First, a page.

Beyond That Gives a Voice to Recovery
By Kathleen Vogtle, NAMI Communications Coordinator
‘The healing power of music’ is a phrase often heard in our modern vernacular. However for many, these are not just words, but a lived experience.
Meg Hutchinson is a testament to this. Since her debut album, Meg Hutchinson in 1996, she has produced eight albums, participated in an award-winning documentary For the Love of the Music: The Club 47 Folk Revival, and is currently working on a feature length documentary that, according to her website, “will explore many of the topics nearest and dearest to her heart: music, mental health, wellness, healing, spirituality, and how those elements converge in making the world a better place.”
Hutchinson’s previous albums have also addressed these topics, particularly that of mental health. Having lived with mental illness, her songs are unique in that they reflect her personal experience, which is clearly heard in her latest album, Beyond That.
Beyond That is comprised of songs that celebrate overcoming adversity, and invites listeners to look beyond the difficulties in their lives to the potential of the future.
Each of the 14 tracks possesses a reflective, peaceful quality. The songs tell of a person who acknowledges the trials and difficulties of the past, but who has learned that these experiences should not haunt them, as those trials have shaped the person they are today. The lyrics of the first track speak poignantly to this theme:
Don’t let the darkness in, oh November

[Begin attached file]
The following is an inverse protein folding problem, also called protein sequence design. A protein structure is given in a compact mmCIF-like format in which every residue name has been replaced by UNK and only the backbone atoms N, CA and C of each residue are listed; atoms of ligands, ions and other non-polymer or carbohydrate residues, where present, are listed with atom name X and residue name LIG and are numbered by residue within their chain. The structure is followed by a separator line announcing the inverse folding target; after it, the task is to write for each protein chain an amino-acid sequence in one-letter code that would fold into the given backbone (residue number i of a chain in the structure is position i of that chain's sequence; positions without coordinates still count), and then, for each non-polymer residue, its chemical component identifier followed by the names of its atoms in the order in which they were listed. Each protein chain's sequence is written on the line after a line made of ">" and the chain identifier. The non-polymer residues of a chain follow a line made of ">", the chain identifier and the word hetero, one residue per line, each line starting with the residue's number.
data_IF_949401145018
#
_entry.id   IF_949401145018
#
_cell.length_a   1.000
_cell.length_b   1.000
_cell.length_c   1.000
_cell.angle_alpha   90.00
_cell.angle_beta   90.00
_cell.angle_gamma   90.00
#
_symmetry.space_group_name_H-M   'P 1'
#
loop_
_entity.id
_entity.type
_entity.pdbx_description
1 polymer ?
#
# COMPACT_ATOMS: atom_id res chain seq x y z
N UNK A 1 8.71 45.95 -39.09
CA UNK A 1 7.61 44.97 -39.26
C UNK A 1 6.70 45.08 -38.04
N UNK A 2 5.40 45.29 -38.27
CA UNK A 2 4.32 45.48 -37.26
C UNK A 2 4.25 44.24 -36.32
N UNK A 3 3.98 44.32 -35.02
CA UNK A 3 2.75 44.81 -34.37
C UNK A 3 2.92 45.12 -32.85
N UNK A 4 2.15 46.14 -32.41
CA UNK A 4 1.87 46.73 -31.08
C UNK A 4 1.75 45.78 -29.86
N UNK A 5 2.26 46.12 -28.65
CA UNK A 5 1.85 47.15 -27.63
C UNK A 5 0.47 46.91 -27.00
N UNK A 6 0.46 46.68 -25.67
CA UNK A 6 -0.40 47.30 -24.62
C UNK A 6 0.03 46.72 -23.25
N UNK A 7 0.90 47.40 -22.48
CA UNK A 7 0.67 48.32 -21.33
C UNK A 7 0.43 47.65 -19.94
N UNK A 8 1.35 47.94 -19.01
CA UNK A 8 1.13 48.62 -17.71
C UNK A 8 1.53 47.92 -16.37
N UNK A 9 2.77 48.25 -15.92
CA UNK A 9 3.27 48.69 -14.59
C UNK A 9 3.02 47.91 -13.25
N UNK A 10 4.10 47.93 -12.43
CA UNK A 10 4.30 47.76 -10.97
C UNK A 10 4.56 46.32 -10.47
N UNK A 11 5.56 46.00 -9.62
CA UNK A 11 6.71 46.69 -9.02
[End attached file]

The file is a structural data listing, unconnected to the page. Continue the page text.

I’m already beyond that Meet me on
that sunny hill Cause I’m already
beyond that now Don’t let the darkness
in, oh remember
The entire album tells a story, beginning with an introduction and a reminder that these events are all in the past whilst acknowledging that the journey of recovery is a never-ending one.
The middle tracks are reminiscent of difficult times and a challenging start towards recovery.
These tracks contain elements of sadness, regret or nostalgia, such as in the track “Osa.”
I was never lonely, now I’m always lonely
Take me back to our path through the
However, Hutchinson invariably returns to her central theme, that recovery cannot be achieved without first understanding and forgiving yourself and the necessity of support and understanding from others. As such, her final tracks are steeped of appreciation for the world around her and reveal a growing inner peace. In the song “Everything More Beautiful,” Hutchinson sings,
The moon so fast, the clouds so still
Cracked like silver mud Or the tiles
of that old church ceiling, I slept under
when I was young
And everything more beautiful
the quieter I become
Hutchinson’s work urges her listeners to never give up hope, even in life’s darkest moments. Indeed, the album tells a powerful personal story on what it means to live with mental illness, a story listeners can easily connect with for strength and inspiration. For, as Hutchinson sings,
My best work has only just begun
Our best work has only just begun